The International Metropolitan Observatory Project (IMO) is a global
network of social scientists investigating cities
and their surrounding regions. Organized in 2002 at the initiative of
Vincent Hoffmann-Martinot (CERVL-CNRS/ Sciences
Po Bordeaux) and Jefferey Sellers (University of Southern California,
Los Angeles), the IMO is currently co-directed by
Jefferey Sellers and Daniel Kübler (University of Zürich).
The IMO arises from a need that many researchers have acknowledged
to extend analysis of society and politics to the
extended urbanizing regions that increasingly dominate patterns of settlement
around the world. The Project has a dual aim.
On the one hand it seeks to build a global database of comparable information
on critical aspects of metropolitan regions.
At the same time, a coordinated series of workshops has analyzed crucial
but neglected aspects of the politics and
governance of metropolitan regions from a systematic transnational perspective.
The Project first convened September 28, 2002 in Stuttgart, Germany.
In 2003 the Poject received support
from the French GRALE (Groupement de Recherche sur l'Administration
Locale en Europe) and the Centre
National de Recherche Scientifique to carry out a series of international
workshops on metropolitan topics. Subsequent
workshops have been funded by the Thyssen Foundation and the University
of Southern California Provost's Program
for Advancing Scholarship in the Humanities and Social Sciences. The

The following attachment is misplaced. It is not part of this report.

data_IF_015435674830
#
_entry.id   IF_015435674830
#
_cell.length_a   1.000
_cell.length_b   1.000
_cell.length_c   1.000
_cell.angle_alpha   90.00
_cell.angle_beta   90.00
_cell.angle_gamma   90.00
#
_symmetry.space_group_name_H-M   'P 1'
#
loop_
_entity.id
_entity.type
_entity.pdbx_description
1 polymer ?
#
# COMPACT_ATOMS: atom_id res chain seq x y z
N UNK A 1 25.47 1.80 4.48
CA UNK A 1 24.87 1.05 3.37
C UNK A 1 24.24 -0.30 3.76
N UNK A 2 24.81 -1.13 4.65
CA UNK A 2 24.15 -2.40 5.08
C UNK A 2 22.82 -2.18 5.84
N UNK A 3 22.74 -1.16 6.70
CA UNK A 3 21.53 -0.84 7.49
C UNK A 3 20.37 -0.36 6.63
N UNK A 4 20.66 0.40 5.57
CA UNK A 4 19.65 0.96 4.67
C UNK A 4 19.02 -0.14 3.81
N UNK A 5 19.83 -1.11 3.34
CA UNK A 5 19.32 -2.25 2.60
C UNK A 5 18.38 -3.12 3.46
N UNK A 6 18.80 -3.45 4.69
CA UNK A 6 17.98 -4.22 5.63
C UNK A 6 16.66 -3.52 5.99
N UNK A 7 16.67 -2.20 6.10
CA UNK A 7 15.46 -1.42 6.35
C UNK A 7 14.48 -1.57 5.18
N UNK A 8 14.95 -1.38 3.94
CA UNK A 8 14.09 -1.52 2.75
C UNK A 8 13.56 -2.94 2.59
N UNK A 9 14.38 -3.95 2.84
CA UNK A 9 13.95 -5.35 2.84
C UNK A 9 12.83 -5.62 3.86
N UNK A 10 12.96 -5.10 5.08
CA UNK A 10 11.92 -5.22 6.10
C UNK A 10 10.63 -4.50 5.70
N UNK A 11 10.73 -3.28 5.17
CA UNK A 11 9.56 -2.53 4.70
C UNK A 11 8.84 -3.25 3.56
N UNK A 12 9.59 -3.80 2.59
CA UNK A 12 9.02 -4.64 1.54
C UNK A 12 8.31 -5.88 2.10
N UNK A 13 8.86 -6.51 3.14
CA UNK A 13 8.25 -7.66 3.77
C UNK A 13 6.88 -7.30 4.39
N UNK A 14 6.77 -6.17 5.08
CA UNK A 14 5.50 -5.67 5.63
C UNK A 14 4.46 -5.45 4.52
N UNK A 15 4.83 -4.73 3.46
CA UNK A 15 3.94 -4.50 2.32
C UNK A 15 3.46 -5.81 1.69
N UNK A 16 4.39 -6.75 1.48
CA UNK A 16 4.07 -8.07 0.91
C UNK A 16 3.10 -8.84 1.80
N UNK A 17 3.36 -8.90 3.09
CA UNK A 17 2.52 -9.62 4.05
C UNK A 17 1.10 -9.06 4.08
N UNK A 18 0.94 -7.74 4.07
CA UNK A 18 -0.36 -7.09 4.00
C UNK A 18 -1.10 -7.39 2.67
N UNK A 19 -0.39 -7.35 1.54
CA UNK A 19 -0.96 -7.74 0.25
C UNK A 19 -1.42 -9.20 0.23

workshops have consisted of papers prepared by
representatives from each country according to a jointly developed set
of protocols. Within the participating countries, a
wide variety of national and local funders have helped support the research,
from the Haynes Foundation and the
METRANS Center for Transportation Research in the United States to the
Swiss NCCR Democracy 21, to the
Brazilian Center for Metropolitan Studies.
The first workshop, held in Bordeaux on January 9-10, 2004, included
participants from a total of
sixteen countries in Africa, Asia, Europe, the Middle East and North
America. Participants gave an overview of the
metropolitan transformations currently under way in each country, along
with the political implications. On the
basis of an agreed upon protocol designed to reconcile the international
variations in metropolitan definitions, participants
were then asked to collect and analyze data on metropolitan areas with
populations over 200,000. The analyses
focussed on recent trends toward exurban settlement and metropolitan
polarization, on resemblances to the
stereotypical U.S. metropolitan patterns of suburbanization and segregation,
on effects from metrpolitan settlement
and change on political behavior, and on plans for future workshops.
Those papers were published in
Hoffmann-Martinot and Jefferey Sellers (eds.), Metropolitanization
and Political Change
(Wiesbaden: Verlag fuer Sozialwissenschaften, 2005; French
edition CNRS Press 2007).
The second phase of the project drew on an original dataset of electoral,
demographic and spatial data form 14,000
localities in eleven countries to scrutinize the effects from emerging
metropolitan patterns on changing partisan cleavages
and on voter turnout in national and local elections. Results from this